Finally, the waters began to calm, and it was about time. The media gossip had been driving him crazy. His rebuttal to it all came in an April 21, 1989, letter to the editor of the Richard Doyle, the Sun. Valpy wrote: “Your columnist Barbara Amiel writes that I don’t know what I’m talking about. Your columnist Christie Blatchford writes that I bore my editors. Your columnist Allan Fotheringham writes that I’m on my bosses’ hit list and am about to be shipped to Winnipeg. You’re trying to tell me something, aren’t you?” To which the editor replied: “Is this a job application?”
During this troubled time at the Globe, Valpy moved into his present city hall office in the press gallery overlooking Nathan Phillips Square. “I decided the best thing to do was to lower my profile.” He hid out there, sort of an exile on his own recognizance, after all the rumors and bad blood. “Tom Walkom’s departure worried and alarmed me and continues to sadden me just enormously,” Valpy says. Walkom was writing a Queen’s Park column some thought was the best column in the paper, but was not getting along with Bill Thorsell and left the Globe in March 1989 to work at the Star. “Tom and I have been close friends for a long time. When my marriage broke up I moved in with him. I had, and still have, enormous difficulty understanding why he was made to feel uncomfortable, not welcome. I really felt bereft of pals when he left.” In the purging of that spring of 1989, 42 people were fired or left. According to Valpy, Fotheringham insists he saved Val py’s job by creating such controversy over his strained relations at the Globe. Frank, too, had a hand in keeping his name alive and well in the media gossip mills. “Obviously, though, Frank no longer sees the need to defend me because their last mention of me said I looked and sounded like Winnie-the-Pooh.” In fact, Valpy more closely resembles the bouncing, trouble-making Tigger.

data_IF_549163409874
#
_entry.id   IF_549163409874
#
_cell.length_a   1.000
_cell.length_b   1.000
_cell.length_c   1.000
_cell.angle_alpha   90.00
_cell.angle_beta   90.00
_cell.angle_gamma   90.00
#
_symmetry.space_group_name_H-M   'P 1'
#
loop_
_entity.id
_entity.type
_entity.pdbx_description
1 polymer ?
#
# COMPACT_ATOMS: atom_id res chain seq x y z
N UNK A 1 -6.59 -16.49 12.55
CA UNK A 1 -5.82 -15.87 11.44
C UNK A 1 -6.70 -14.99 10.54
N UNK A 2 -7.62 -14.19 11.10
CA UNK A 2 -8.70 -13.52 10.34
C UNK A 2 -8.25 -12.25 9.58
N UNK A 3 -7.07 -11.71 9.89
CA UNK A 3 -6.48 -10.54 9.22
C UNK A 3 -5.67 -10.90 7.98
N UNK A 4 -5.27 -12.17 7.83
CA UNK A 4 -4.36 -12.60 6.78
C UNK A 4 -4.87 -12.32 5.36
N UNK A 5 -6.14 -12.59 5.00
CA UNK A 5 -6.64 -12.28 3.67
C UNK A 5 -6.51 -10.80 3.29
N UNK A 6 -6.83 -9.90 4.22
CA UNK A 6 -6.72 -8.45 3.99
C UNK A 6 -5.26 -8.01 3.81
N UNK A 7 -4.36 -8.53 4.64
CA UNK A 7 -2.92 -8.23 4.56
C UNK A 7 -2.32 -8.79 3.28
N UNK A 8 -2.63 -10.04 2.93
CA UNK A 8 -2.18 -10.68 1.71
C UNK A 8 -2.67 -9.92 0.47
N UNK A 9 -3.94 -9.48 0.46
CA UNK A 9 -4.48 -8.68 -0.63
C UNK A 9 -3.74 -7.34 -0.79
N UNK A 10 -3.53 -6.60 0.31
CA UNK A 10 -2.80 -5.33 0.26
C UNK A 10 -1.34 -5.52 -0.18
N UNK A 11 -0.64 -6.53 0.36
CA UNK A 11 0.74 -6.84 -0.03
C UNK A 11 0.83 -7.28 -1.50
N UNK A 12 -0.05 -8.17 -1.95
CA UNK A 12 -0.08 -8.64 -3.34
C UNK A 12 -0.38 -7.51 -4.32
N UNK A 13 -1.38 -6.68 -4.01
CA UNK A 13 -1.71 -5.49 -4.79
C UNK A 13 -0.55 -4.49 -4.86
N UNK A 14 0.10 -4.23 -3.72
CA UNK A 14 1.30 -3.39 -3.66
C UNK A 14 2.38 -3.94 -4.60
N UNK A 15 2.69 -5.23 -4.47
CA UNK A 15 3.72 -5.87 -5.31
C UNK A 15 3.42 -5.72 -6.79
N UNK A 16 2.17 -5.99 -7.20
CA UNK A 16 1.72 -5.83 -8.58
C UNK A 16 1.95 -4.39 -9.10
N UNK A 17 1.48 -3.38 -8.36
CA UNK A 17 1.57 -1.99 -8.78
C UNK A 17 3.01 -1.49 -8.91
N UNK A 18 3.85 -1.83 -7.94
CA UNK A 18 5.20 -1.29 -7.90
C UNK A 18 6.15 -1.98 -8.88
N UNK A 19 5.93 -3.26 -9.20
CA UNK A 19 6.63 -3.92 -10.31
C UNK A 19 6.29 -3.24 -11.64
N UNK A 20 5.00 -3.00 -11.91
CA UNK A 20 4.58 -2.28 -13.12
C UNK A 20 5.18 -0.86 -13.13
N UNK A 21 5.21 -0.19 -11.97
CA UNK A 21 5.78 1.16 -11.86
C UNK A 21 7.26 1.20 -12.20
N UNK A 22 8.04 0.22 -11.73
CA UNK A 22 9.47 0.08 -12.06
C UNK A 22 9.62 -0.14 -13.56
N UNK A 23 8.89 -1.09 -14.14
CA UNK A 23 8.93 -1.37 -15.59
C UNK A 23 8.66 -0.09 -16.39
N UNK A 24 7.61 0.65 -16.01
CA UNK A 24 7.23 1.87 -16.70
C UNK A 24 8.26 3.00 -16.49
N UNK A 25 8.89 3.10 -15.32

Valpy began stirring things up early on. In his book Hurly Burly: A Time at The Globe and Mail, Richard Doyle, the paper’s long-standing editor, describes him as a student at the University of British Columbia: “Michael Valpy, a skinny, tousle-haired Vancouverite, majored in causes in his university days. He did his post-graduate work in equality and other outrageous assumptions” Valpy left UBC after two years of working on a general arts degree and briefly considered entering the Anglican priesthood. He comes from a long line of Valpys with names like Charles, Andrew and Francis-all very Anglican names, he says-and at least one was a priest. In the end, it was not holy orders but newspapering that lured Valpy and he went to work for The Vancouver Sun as a reporter in 1961. Later he was night city editor at the short-lived Vancouver Times.